Felix MENDELSSOHN (1809-1847)
Octet, Op. 20 [31:45]
Variations Concertantes [9:25]
Romance sans paroles [4:07]
Roel Dieltiens (cello)
Frank Braley (piano)
rec. August 2004, Chapelle d’Elzenveld, Belgium
HARMONIA MUNDI MUSIQUE D’ABORD HMA1951868 [49:37]
I was, I confess, unprepared for how delightful I would
find this disc. Mendelssohn’s Octet is one of the great winners
of classical music – how can anyone avoid breaking into a smile
when they hear it? – and my previous benchmark performance has
been the 1972 Decca performance by the Wiener Oktett. This one is entirely
different but still rather wonderful, and the main reason is Ensemble
Explorations’s period playing style.
The effect is remarkable. Played with less vibrato, you might expect
that opening theme to sound more constricted and introverted, but instead
it veritably sings! I don’t remember being so refreshed by a first
hearing of it in a very long time, and that hooked me in to a performance
of the first movement that sailed and flew along. It’s altogether
exhilarating, and there is no loss of scale, either. In fact, lots of
the tutti passages felt like as though there was a full orchestra
playing, not just eight strings. The slow movement then has the quality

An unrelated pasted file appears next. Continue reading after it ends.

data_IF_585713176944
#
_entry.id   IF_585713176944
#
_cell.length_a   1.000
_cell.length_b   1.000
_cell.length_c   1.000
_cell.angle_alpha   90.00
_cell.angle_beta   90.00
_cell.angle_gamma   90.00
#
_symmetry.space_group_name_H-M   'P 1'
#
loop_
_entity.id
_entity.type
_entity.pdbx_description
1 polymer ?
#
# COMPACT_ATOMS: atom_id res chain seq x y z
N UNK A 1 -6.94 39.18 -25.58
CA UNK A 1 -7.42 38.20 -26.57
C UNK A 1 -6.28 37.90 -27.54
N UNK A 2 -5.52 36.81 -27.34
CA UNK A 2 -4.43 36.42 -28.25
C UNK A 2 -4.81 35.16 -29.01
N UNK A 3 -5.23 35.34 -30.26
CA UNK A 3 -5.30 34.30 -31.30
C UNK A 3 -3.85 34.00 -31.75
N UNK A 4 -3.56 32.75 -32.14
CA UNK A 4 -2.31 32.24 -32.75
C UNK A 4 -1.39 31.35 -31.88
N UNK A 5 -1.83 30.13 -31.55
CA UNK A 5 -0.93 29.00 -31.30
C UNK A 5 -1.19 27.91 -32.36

of an operatic aria, played with uncommon intensity and piercing feeling,
while the Scherzo is as light as fairy dust and the finale busily controlled.
The other works feature Roel Dieltiens, the ensemble’s principal
cello and founder, playing along with Frank Braley on his 1874 Steinway.
Their Variations concertantes is nicely varied, representing
a proper musical journey, and their Romance sans paroles is
winsomely full of the joy of young love. The Albumblatt is
much more serious, and is played with dark intensity (and lots of vibrato).
It’s an oddly out-of-mood way to end the disc, but the fillers
hardly matter because the Octet is the reason to acquire this disc.
The packaging is slimline, but you still get a good essay in the booklet
note, though we could argue that the running time of the disc is pretty
mean. At near budget price, however, this really deserves your attention.